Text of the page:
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Flintshire Council moves a step closer to ditching it’s private ‘litter police’

Councillors in Flintshire have voted in favour of ditching its controversial enforcement firm Kingdom in favour of bringing the service back in-house.

At an Environment committee meeting held at County Hall today councillors were asked to make a choice between three options ahead of a potential contract renewal for Kingdom.

1. Advertise and award a single contract for all low-level environment enforcement – including car parking. This was the option recommended by Environment Overview and Scrutiny Committee in September 2017. The proposal included an independent appeals process to be undertaken by a Senior Officer within the Council.
2. Remove the current arrangement and provide all enforcement activities through the in-house service at the current staffing levels.
3. Extend the in-house provision through recruitment or regional working to provide the same level of coverage as provided by the existing contractor.

The committee voted in favour of the third option, to extend the in-house provision – the decision will now go before the council’s cabinet committee.

If approved it will mean Kingdom’s contract will not be renewed and the council will take back enforcement responsibilities.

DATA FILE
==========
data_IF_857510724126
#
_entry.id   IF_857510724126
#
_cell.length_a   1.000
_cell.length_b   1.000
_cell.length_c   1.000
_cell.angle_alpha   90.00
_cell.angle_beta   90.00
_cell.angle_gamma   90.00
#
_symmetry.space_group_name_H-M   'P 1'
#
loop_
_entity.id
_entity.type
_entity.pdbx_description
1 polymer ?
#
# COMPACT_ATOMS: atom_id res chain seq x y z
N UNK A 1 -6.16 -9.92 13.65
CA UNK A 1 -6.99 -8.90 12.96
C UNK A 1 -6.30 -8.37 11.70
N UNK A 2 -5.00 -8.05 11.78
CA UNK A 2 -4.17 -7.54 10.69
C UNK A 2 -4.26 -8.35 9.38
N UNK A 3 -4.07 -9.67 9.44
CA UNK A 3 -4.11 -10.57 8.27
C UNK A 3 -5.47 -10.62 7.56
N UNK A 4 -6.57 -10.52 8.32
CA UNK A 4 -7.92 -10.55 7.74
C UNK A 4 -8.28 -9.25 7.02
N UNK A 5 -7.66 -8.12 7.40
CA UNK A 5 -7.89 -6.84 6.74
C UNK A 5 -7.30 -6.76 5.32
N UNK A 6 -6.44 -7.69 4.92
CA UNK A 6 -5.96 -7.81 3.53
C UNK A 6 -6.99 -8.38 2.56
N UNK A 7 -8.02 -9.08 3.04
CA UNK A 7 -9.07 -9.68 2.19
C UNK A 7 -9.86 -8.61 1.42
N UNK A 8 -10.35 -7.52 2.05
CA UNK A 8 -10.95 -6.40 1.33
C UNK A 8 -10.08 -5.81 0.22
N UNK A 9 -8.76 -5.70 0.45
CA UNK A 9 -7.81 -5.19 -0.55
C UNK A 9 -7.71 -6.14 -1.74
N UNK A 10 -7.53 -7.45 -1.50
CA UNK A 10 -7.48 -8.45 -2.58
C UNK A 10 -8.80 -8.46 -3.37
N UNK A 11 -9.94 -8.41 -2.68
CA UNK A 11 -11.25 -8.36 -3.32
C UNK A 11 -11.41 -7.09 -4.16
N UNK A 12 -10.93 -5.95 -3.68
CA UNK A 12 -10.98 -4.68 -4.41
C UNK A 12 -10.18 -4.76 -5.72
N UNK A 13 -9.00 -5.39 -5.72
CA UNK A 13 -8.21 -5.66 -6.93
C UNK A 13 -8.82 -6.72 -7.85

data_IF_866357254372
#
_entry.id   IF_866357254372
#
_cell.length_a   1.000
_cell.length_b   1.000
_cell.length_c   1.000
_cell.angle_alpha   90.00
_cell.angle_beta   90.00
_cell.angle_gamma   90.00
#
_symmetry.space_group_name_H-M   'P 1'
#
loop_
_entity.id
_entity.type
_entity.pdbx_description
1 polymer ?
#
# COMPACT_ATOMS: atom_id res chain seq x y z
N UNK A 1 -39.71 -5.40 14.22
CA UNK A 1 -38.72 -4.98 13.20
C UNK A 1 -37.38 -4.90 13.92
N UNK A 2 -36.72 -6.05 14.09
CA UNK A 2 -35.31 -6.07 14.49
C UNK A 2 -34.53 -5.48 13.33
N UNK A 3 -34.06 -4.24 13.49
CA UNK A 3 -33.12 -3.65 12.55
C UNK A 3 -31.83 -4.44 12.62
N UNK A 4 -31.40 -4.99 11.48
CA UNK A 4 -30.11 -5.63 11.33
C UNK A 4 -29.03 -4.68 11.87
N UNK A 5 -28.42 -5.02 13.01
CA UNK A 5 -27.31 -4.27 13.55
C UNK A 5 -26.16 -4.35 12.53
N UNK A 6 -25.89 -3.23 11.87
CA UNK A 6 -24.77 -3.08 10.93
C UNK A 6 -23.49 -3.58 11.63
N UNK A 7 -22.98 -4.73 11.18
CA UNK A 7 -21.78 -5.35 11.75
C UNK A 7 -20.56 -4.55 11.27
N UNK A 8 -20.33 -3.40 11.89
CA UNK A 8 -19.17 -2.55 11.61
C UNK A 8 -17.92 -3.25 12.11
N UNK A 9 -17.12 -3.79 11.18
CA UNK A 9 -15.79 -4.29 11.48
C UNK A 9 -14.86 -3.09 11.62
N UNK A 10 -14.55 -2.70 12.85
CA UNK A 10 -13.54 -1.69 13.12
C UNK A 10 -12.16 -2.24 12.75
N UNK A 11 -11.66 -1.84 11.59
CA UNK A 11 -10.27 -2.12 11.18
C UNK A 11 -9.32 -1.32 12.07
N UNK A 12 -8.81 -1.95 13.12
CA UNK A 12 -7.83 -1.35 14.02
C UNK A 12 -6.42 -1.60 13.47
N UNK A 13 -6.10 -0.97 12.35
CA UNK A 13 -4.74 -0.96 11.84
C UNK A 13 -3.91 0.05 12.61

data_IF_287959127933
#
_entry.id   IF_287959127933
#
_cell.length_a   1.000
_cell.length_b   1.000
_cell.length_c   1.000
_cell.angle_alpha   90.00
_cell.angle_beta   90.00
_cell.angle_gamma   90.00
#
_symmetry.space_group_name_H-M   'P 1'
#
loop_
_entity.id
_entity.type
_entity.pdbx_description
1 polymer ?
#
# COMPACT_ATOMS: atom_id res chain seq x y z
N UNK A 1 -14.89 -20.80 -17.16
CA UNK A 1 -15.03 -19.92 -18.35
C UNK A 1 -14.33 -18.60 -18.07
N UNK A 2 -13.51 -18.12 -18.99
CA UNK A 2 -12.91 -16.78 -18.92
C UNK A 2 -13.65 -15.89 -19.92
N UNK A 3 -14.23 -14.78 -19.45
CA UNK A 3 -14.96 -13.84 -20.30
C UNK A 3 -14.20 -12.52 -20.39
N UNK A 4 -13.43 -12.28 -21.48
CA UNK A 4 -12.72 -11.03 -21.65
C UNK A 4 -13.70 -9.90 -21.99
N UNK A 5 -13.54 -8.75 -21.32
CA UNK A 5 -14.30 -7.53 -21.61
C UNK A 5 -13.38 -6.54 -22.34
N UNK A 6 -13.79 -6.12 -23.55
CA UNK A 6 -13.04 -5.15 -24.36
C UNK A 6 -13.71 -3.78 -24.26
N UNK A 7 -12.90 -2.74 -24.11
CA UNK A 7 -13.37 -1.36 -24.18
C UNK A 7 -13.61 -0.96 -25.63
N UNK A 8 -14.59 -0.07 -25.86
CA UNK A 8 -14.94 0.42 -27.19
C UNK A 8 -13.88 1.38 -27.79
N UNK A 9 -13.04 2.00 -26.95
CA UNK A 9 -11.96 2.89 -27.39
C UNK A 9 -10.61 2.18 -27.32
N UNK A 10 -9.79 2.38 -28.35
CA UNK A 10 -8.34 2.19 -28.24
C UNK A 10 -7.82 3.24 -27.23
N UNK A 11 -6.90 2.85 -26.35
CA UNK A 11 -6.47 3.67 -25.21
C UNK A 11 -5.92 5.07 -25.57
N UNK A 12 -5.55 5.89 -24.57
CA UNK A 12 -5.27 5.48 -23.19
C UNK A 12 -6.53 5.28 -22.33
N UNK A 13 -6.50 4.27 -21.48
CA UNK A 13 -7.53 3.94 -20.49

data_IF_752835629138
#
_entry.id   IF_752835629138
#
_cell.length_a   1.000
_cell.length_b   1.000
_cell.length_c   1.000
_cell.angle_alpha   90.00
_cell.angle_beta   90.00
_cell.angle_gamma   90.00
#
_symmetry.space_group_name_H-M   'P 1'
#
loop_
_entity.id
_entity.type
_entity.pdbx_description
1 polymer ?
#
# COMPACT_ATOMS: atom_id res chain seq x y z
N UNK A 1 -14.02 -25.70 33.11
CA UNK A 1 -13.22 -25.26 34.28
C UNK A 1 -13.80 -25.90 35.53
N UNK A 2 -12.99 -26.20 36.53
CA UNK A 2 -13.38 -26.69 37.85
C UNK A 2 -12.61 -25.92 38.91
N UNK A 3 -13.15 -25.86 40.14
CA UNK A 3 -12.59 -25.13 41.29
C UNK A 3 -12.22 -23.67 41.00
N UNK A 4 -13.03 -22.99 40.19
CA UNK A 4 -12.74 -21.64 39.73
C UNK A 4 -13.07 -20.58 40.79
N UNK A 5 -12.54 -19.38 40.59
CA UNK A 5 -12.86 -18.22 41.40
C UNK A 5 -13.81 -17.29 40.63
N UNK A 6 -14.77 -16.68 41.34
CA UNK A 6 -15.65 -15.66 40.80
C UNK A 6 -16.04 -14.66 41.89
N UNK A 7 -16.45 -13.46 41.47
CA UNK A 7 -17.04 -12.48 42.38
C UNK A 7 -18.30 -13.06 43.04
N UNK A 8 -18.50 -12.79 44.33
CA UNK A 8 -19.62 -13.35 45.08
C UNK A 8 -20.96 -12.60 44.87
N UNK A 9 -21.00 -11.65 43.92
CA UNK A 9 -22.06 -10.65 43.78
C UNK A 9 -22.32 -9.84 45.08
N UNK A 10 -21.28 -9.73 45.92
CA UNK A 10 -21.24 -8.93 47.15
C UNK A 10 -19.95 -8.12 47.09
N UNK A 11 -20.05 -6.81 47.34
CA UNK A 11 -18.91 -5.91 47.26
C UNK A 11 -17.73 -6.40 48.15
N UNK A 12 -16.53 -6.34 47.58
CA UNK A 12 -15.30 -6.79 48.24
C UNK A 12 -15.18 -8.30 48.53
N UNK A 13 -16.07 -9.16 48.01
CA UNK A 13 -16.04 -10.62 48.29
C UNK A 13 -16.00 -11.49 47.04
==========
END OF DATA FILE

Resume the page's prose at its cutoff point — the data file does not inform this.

Kingdom were introduced carry out the council’s ‘zero tolerance’ litter policy, it provides bodycam wearing enforcement officers to patrol the county’s towns and streets issuing £75 fines to members of the public for littering and dog fouling offences.

The company is contracted to provide four enforcement officers and one team leader, currently there are just two officers and a team leader in Flintshire.

Figures presented at today’s meeting show that in the two year since Kingdom was introduced its officers have dished out nearly £530,000 in fines to people dropping cigarette related litter yet last year they only managed to hand out 18 fines for dog fouling.

Prior to Flintshire Council contracting out litter enforcement its own officers handed out just 86 fines in twelve months for dropping cigarette related litter.

85% of revenue brought in from fines goes to private firm while 15% goes to the council.

Speaking ahead of today’s meeting Flintshire County Council’s Cabinet Member for Streetscene and Countryside, Councillor Carolyn Thomas, said:

“As the temporary arrangement with Kingdom is coming to an end, we need to make a decision on how we proceed and there are a number of options to consider, all of which have benefits and disadvantages.

Experience from the town centres has shown that a more robust approach to enforcement has benefited the town centres in terms of cleanliness.”

Holywell Town Council has written to Flintshire County Council to ask for the removal of Kingdom enforcers due impart to the overzealous nature in which they pursue those deemed to have dropped litter.

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